During Computex, I was offered a chance to go see how a motherboard is actually produced. GIGABYTE invited me and other media on a trip to see one of their three factories. We were bused off to the Nanping factory in Taiwan. To understand how a motherboard is made, it's important to understand what a motherboard is.
A motherboard is a PCB which facilitates the harmonious interactions between different ICs and components. Computer motherboards consist of a PCB with traces, chipsets (such as Intel's Z97 PCH), other ICs (SuperIOs, Network, Audio, Clock Generators, PWMs, etc.), electrical components (resistors, capacitors, inductors, MOSFETs, diodes, etc.), and physical interfaces (PCI-E ports, audio jacks, USB ports, header, jumpers, buttons, etc.). The job of a motherboard manufacturer such as GIGABYTE is to acquire the hardware and knowledge to produce motherboards that keep up with consumer demand.
GIGABYTE's Nanping factory handles only a portion of GIGABYTE's total product output, and GIGABYTE has other factories in China. The Nanping location produces over 400K motherboards a month (about five million a year), which is only about a quarter of GIGABYTE's total motherboard sales each year. The Nanping location also produces a lot of other products such as video cards, servers, laptops, and phones just to name a few. Since its opening 15 years ago, GIGABYTE has been very proud of its Nanping location.
How It's Made
On the left is a floor by floor layout of the factory. We were only shown a few floors and only a section of each floor. On the right is a quick summation of the entire manufacturing process.
I made this diagram to show the hardware side of making a motherboard. There is also an extensive software side, where the BIOS and software for the motherboards is developed and then refined after the product has been launched. In this article, I will focus on the hardware production side of things, specifically the SMT (Surface Mount Technology), DIP (Dual in-line Package), and Q/A (quality assurance).
GIGABYTE tests each board individually as well, and some products are put through burn-in tests to ensure they operate within GIGABYTE's standards. GIGABYTE also has an AS/RS (auto storage and retrieval system) which will store components and products in a totally automated warehouse.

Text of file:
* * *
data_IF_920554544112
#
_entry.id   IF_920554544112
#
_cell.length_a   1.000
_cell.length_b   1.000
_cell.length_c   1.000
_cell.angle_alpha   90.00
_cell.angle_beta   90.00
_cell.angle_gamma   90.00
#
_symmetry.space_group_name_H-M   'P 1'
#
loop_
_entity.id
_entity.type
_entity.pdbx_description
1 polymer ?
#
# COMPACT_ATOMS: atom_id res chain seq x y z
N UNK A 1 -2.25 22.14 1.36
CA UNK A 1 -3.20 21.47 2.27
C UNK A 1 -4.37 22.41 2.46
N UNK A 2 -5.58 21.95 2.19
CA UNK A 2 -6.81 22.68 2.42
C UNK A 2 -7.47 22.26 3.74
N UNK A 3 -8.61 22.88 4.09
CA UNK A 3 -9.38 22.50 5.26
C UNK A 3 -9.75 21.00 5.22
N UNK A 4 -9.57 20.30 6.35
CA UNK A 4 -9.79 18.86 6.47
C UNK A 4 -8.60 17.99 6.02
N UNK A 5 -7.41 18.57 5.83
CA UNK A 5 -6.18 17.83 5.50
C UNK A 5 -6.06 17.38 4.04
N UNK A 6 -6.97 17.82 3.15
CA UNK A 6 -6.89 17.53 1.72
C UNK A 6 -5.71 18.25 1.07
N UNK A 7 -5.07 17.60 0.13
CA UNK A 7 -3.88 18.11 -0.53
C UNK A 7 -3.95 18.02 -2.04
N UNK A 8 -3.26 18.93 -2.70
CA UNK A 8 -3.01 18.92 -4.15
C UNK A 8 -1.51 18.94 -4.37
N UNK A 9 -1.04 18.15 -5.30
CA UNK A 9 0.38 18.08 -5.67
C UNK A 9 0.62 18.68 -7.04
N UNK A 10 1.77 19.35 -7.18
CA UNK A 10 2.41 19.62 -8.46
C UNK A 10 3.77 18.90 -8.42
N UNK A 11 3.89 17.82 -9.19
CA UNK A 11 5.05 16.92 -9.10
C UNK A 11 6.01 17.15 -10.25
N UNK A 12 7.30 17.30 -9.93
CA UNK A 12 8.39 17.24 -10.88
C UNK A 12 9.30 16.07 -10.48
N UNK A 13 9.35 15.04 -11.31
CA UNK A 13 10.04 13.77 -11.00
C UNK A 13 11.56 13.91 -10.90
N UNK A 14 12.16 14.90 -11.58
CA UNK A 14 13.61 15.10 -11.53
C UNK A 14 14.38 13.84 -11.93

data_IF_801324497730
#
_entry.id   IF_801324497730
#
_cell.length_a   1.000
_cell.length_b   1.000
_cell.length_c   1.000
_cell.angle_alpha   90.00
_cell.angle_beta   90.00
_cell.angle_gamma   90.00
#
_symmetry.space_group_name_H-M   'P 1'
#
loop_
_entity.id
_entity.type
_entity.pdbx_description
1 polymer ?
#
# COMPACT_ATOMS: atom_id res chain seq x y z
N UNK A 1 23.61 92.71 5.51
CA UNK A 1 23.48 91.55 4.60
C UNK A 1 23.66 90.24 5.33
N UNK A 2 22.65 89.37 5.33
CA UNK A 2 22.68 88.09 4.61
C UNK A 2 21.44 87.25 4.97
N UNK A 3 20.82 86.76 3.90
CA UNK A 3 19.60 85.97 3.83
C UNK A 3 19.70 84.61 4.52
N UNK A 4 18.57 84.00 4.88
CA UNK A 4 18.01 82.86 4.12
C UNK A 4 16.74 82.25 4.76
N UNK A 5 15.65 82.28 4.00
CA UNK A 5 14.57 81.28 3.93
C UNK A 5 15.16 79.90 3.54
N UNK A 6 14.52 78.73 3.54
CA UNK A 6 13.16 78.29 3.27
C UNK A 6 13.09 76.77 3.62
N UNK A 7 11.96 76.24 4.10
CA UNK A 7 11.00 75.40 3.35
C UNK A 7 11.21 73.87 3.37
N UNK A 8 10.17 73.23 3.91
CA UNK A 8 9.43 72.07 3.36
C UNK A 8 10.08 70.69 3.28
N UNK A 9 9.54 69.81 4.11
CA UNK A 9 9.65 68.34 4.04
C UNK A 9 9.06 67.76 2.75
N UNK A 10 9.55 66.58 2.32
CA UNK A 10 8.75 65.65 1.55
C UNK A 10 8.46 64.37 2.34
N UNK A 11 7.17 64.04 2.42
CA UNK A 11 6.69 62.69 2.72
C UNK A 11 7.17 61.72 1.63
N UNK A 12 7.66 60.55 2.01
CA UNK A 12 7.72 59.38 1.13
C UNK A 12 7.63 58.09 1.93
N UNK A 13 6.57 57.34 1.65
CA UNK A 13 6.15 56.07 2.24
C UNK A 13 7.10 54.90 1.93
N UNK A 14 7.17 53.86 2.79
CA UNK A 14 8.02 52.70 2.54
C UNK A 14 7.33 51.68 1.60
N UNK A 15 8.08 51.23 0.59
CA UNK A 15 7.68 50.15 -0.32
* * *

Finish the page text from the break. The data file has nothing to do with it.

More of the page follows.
PRICING: You can find products similar to this one for sale below.
United States: Find other tech and computer products like this over at Amazon's website.
United Kingdom: Find other tech and computer products like this over at Amazon UK's website.
Canada: Find other tech and computer products like this over at Amazon Canada's website.
Recommended for You
- We at TweakTown openly invite the companies who provide us with review samples / who are mentioned or discussed to express their opinion of our content. If any company representative wishes to respond, we will publish the response here.
Latest News Posts
- Samsung to launch Note8 Emperor Edition with 8GB/256GB?
- GTA 6 motion capture possibly underway
- Musk shows The Boring Company's 1st working car elevator
- Toshiba brings 64-layer 3D flash to retail SATA SSDs
- Apple will make its own OLED screens for 2018 iPhones
- ASUS GeForce GTX 1060 Dual 3G: Mid-Range On The Cheap
- AMD Ryzen 3 1300X and Ryzen 3 1200 CPU Review
- Lian-Li PC-O5SW...Watercooling and dimensions
- Toshiba XG5 1TB OEM M.2 NVMe PCIe SSD Review
- Toshiba N300 8TB High-Reliability HDD Review
- Toshiba introduces TR200 SATA retail SSD series with 64-layer 3D flash memory
- Need for Speed Payback takes cars from scrap to stock to supercar in new trailer
- Visbit releases Unity SDK and web VR player for its all-in-one VR streaming service, bringing high quality VR streaming to the masses
- GWENT Gamescom 2017 tournament announced
- Toshiba NVMe SSDs now available with Lenovo's new ThinkSystem and ThinkAgile servers